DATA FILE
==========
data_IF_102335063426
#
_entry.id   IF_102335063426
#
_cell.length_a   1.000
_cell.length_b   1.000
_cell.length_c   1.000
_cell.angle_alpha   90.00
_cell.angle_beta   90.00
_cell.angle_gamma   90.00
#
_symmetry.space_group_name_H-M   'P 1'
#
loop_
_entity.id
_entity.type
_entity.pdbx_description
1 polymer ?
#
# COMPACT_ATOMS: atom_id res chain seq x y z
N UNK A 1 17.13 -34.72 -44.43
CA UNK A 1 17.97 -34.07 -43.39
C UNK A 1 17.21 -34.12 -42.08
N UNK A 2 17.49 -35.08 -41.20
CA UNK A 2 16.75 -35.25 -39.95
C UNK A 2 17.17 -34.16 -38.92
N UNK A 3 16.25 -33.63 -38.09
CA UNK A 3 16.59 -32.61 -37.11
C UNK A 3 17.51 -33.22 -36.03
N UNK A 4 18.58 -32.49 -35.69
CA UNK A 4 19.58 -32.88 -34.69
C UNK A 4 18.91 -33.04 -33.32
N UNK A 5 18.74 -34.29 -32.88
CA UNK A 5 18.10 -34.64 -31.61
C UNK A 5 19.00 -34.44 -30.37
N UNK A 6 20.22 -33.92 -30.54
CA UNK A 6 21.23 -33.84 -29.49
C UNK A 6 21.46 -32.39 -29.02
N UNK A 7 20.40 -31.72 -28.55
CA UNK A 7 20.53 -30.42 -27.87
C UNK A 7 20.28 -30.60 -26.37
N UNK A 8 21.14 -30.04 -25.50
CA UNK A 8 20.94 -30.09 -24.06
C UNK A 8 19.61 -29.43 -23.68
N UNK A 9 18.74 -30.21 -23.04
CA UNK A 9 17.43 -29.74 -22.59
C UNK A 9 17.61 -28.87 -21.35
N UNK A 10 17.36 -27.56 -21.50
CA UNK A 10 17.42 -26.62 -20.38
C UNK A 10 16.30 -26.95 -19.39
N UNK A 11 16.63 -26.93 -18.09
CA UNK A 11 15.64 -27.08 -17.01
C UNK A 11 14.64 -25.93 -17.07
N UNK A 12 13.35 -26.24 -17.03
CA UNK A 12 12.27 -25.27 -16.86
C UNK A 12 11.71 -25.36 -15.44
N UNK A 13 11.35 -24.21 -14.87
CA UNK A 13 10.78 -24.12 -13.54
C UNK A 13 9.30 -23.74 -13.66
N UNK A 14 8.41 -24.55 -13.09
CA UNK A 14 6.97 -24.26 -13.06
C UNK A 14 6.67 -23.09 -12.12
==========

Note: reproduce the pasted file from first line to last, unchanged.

data_IF_102335063426
#
_entry.id   IF_102335063426
#
_cell.length_a   1.000
_cell.length_b   1.000
_cell.length_c   1.000
_cell.angle_alpha   90.00
_cell.angle_beta   90.00
_cell.angle_gamma   90.00
#
_symmetry.space_group_name_H-M   'P 1'
#
loop_
_entity.id
_entity.type
_entity.pdbx_description
1 polymer ?
#
# COMPACT_ATOMS: atom_id res chain seq x y z
N UNK A 1 17.13 -34.72 -44.43
CA UNK A 1 17.97 -34.07 -43.39
C UNK A 1 17.21 -34.12 -42.08
N UNK A 2 17.49 -35.08 -41.20
CA UNK A 2 16.75 -35.25 -39.95
C UNK A 2 17.17 -34.16 -38.92
N UNK A 3 16.25 -33.63 -38.09
CA UNK A 3 16.59 -32.61 -37.11
C UNK A 3 17.51 -33.22 -36.03
N UNK A 4 18.58 -32.49 -35.69
CA UNK A 4 19.58 -32.88 -34.69
C UNK A 4 18.91 -33.04 -33.32
N UNK A 5 18.74 -34.29 -32.88
CA UNK A 5 18.10 -34.64 -31.61
C UNK A 5 19.00 -34.44 -30.37
N UNK A 6 20.22 -33.92 -30.54
CA UNK A 6 21.23 -33.84 -29.49
C UNK A 6 21.46 -32.39 -29.02
N UNK A 7 20.40 -31.72 -28.55
CA UNK A 7 20.53 -30.42 -27.87
C UNK A 7 20.28 -30.60 -26.37
N UNK A 8 21.14 -30.04 -25.50
CA UNK A 8 20.94 -30.09 -24.06
C UNK A 8 19.61 -29.43 -23.68
N UNK A 9 18.74 -30.21 -23.04
CA UNK A 9 17.43 -29.74 -22.59
C UNK A 9 17.61 -28.87 -21.35
N UNK A 10 17.36 -27.56 -21.50
CA UNK A 10 17.42 -26.62 -20.38
C UNK A 10 16.30 -26.95 -19.39
N UNK A 11 16.63 -26.93 -18.09
CA UNK A 11 15.64 -27.08 -17.01
C UNK A 11 14.64 -25.93 -17.07
N UNK A 12 13.35 -26.24 -17.03
CA UNK A 12 12.27 -25.27 -16.86
C UNK A 12 11.71 -25.36 -15.44
N UNK A 13 11.35 -24.21 -14.87
CA UNK A 13 10.78 -24.12 -13.54
C UNK A 13 9.30 -23.74 -13.66
N UNK A 14 8.41 -24.55 -13.09
CA UNK A 14 6.97 -24.26 -13.06
C UNK A 14 6.67 -23.09 -12.12